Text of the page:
Fashion magazine covers have a huge impact on sales for the month. If you go to a bookstore, you can’t read all the magazines and you have to judge only by the cover and gift to see if they are worth buying. Therefore, in the case of Korea, where I frequently encountered Vogue, they presented more colourful covers and fruitful gifts during economically unstable times. Considering that magazines are essentially advertising books, I think magazines should accurately predict consumer sentiment and economic conditions. Therefore, the cover of a fashion magazine can be seen as one of the most accurate symbols reflecting the economic situation, and due to the recent coronavirus, Vogue has been using a more colourful cover. One of Vogue’s oldest hook-up methods is to frequently present gifts that are more expensive than magazine prices, attracting young adult women. Vogue is already welcome to collaborate with various brands such as Cosmetics and Living, which have a price range because it has a large ripple effect on the brand itself. These Vogue covers are decorated by the hottest of the time and registered on the cover of Vogue is the dream of all celebrities. As such, they actively collaborate with companies and models, which often leads to fandom purchases. This is a relatively small means of income caused by the growing fandom culture, but it will be more effective than presenting an appendix to a magazine. In the case of Korean Vogue, an event was also held to collaborate with messenger apps such as WhatsApp in North America called Kakao Talk to conduct photo shoots for the general public. As such, Vogue is no longer only complacent to fashion people but is also expanding its scope to the public.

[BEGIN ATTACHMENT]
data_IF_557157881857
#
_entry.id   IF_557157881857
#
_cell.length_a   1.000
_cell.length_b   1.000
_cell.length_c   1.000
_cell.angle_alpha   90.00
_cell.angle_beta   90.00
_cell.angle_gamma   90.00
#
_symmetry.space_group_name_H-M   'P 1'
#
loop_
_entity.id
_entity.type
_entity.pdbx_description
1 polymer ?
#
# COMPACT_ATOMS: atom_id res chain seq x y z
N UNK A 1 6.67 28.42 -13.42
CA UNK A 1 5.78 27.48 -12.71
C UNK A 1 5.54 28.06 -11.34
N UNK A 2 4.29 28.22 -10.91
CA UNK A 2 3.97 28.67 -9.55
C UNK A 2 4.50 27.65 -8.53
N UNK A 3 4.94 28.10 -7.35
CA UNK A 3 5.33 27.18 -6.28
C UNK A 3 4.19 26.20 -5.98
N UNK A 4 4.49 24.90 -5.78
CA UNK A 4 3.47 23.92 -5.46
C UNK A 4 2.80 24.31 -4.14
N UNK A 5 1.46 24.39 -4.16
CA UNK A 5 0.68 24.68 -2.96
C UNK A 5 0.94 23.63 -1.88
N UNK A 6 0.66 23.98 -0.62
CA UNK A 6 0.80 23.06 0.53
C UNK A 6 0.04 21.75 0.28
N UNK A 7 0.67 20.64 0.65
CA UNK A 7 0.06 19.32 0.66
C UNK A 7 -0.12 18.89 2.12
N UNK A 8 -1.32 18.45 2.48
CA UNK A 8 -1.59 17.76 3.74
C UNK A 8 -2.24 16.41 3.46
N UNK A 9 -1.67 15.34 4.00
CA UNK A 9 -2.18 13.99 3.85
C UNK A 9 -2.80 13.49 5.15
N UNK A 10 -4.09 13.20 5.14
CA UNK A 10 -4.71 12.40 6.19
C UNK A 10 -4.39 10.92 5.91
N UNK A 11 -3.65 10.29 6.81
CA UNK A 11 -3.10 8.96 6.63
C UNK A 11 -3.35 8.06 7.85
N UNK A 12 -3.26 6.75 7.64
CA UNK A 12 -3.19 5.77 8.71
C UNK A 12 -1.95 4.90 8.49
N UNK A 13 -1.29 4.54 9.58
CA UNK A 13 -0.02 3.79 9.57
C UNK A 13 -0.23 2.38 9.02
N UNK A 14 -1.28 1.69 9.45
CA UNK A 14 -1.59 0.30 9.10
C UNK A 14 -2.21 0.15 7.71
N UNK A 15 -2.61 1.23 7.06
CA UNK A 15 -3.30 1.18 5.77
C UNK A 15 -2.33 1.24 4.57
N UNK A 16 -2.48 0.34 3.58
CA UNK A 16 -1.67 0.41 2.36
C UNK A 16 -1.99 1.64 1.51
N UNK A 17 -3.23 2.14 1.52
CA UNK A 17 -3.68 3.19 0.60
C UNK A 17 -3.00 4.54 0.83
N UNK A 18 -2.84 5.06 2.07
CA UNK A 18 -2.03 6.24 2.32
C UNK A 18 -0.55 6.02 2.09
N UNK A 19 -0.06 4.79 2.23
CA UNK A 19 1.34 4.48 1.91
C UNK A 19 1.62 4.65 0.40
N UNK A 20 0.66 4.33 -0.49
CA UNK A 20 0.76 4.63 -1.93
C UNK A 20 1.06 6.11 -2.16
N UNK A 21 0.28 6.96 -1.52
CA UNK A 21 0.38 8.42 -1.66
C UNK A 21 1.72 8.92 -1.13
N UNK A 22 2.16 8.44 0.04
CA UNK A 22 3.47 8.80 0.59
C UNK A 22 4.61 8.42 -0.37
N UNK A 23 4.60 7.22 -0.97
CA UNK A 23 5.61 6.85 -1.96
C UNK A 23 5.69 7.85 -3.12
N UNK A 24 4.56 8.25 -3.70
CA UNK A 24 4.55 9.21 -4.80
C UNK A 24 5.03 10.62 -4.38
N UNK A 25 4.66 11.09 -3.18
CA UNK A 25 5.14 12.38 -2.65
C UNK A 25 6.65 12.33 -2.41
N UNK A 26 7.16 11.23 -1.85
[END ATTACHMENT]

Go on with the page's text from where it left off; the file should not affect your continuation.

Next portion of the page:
Dennaya, & Bram, B. (2021). LANGUAGE STYLE IN FASHION ADVERTISEMENTS OF ONLINE VOGUE MAGAZINE. JOALL (Journal of Applied Linguistics and Literature), 6(2), 277–289.

Kazanjian, & Bowles, H. (2017). Vogue: the covers / by Dodie Kazanjian ; foreword by Hamish Bowles. (Updated edition for Vogue’s 125th anniversary.). Abrams.